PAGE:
If I may, Mr. Chairman, I'll start with my remarks.
Thank you for this opportunity to appear before the Standing Committee on Industry, Science and Technology. As you noted, my name is Janet King and I am president of CanNor, which is the short term for our agency. Joining me is Anja Jeffery, acting vice-president, as you noted.
CanNor's mandate is to foster economic development in Canada's northern territories: Nunavut, Northwest Territories, and Yukon. Our areas of business include economic development and diversification through contribution programs, the Northern Projects Management Office, as well as policy and advocacy.
The agency currently has 87 employees, 28 of whom are located in headquarters in Iqaluit, and the remaining employees work in our offices in Whitehorse, Yellowknife, and here in a liaison office in Ottawa.
This year's main estimates allocated $26.2 million to CanNor. Through budget 2016 CanNor received an additional $25.9 million in renewed funding for three of the agency's main activities and programs. In addition, CanNor received $3.2 million to deliver investments that will support projects to renovate, expand, and improve existing community and cultural infrastructure in the north, a program that we are pleased to deliver in collaboration with our sister development agencies.
Mr. Chair, I would like to set the stage by highlighting the context in which CanNor operates, exemplified by the unique challenges and opportunities that face northerners, their communities, and their way of life.
The northern economy has significant potential, but it is challenged by the following factors: first, its vast and remote geography, which accounts for 40% of Canada's land mass; second, its sparse and dispersed population, with half of its 117,000 residents being indigenous; and finally, its infrastructure is lacking. Of a total of 72 communities, 45 do not have year-round road access.
The public sector and resource development sector remain the biggest economic drivers, representing over 50% of GDP for the territories. The north's natural resource endowment will continue to be the foundation for economic growth. Declining commodity prices in recent years, as well as reduced investments, have, however, had a negative impact on the mining industry, and the north certainly felt that in 2015.
Over the medium and long term, it is expected that resource development will pick up again as new mines come online. The opportunity to diversify and to continue building a broad-based economy will nevertheless remain important to reducing the impact of boom and bust cycles. Critical investments in public infrastructure, including roads, airports, hospital renovations, and community facilities, will help the territories create jobs and serve as important foundations on which to build the economy.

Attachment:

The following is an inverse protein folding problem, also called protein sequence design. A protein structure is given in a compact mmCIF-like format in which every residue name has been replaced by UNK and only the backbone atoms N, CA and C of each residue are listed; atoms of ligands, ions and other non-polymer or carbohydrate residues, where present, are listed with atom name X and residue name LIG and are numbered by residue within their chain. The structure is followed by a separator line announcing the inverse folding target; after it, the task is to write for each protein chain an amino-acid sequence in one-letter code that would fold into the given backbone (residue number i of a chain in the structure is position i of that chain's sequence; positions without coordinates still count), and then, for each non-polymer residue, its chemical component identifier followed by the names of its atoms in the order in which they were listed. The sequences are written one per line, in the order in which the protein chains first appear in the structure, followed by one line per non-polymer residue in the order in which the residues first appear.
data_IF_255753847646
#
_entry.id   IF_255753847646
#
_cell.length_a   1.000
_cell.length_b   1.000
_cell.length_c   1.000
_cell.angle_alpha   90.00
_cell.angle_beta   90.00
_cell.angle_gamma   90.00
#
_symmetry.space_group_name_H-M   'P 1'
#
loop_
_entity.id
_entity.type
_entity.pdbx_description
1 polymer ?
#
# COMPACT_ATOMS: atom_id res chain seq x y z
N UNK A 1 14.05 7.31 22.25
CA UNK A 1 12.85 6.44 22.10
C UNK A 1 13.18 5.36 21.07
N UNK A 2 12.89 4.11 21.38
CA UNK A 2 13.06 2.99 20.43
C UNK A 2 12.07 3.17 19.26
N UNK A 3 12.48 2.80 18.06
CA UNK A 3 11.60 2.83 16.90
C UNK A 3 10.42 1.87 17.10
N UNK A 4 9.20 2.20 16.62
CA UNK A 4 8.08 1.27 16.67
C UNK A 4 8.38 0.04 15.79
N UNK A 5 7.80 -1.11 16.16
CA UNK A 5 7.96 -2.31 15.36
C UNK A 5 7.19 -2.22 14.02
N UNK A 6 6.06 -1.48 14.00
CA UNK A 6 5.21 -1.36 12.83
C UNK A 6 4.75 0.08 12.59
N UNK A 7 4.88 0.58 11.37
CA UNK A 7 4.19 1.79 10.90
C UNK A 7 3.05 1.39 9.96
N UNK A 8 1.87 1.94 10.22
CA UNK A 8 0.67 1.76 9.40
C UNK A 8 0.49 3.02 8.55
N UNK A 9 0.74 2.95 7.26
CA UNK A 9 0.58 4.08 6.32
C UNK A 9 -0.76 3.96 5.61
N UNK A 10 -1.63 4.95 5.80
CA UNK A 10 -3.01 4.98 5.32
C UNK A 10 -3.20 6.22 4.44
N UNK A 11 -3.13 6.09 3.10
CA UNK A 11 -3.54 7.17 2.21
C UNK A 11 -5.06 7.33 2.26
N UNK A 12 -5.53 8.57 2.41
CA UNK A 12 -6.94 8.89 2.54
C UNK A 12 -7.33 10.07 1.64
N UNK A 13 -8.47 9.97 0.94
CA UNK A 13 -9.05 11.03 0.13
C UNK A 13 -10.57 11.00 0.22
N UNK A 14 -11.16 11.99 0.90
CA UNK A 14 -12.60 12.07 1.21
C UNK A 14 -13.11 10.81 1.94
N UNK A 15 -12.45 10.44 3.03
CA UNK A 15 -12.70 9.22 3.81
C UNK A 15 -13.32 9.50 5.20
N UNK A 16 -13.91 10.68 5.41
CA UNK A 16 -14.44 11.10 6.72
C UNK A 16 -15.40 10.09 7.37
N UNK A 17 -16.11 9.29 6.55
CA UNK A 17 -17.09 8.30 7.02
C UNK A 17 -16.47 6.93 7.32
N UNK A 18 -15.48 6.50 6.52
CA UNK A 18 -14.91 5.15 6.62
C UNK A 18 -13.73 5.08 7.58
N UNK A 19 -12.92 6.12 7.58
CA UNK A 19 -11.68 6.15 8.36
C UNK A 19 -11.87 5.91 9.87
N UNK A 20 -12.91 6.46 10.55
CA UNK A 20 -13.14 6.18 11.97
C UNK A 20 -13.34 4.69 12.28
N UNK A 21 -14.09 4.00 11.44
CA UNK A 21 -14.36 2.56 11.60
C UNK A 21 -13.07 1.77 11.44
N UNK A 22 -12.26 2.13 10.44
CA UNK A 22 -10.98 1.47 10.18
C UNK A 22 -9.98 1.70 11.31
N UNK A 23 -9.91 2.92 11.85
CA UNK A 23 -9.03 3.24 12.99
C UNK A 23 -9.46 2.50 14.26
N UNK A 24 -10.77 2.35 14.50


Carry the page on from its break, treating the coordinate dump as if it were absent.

I would be remiss, Mr. Chairman, if I didn't mention the complex social issues in the north, such as mental health, housing shortages, food security, and low educational outcomes, which impact the abilities of northerners to successfully partake in the economy.
Economic prosperity is strongly linked to the resilience of northern indigenous peoples and their communities. CanNor's work is shaped by these circumstances and the agency invests directly in the growth of indigenous businesses to support local economies. I'm pleased to report that 92% of the indigenous businesses that CanNor supported in 2011-12 were still operating after three years.
Partnerships are key to our success. The agency successfully leverages its contribution funding by aligning with federal, territorial, and other economic development partners. CanNor will continue to adjust to the realities, issues, and challenges faced by communities and businesses in the north.
Mr. Chairman, CanNor's priorities for the coming years are aligned with those of the government. Our core strategic investments in the northern economic development program, funded at $20 million per year, have as their objective strengthening and diversifying the northern economy. This program supports a broad range of activities and sectors, from fisheries in Nunavut, to biomass fuel in the NWT, and tourism in Yukon.
Looking ahead, CanNor will also focus the program on supporting the development of innovative technologies that can grow and diversify the northern economy. Innovation in the north often involves accelerating the uptake of existing technologies, such as solar or wind energy, by refining them to work under northern conditions. Innovative technologies and processes also include developing clean technologies that lower the environmental footprint associated with northern resource development. A northern innovation research and development cluster is poised for growth with the creation of Polar Knowledge Canada and the completion of the Canadian High Arctic Research Station in Cambridge Bay, which joins such established organizations as Yukon College's Cold Climate Innovation Centre.
We are committed to improving partnerships on all levels. North of 60, CanNor delivers on the government's commitment to improve livelihoods and create jobs for indigenous people. Our northern aboriginal economic opportunities program, at $10.8 million per year, provides investments for indigenous entrepreneurs and supports initiatives that help indigenous communities benefit from economic development opportunities.
Complementary to the indigenous focus of this program, CanNor also administers the northern adult basic education program, extended one year in budget 2016 with $4 million. Delivered in partnership with the three northern colleges, this program has so far helped around 2,500 indigenous northerners get the training they need so they can participate more fully in the labour market.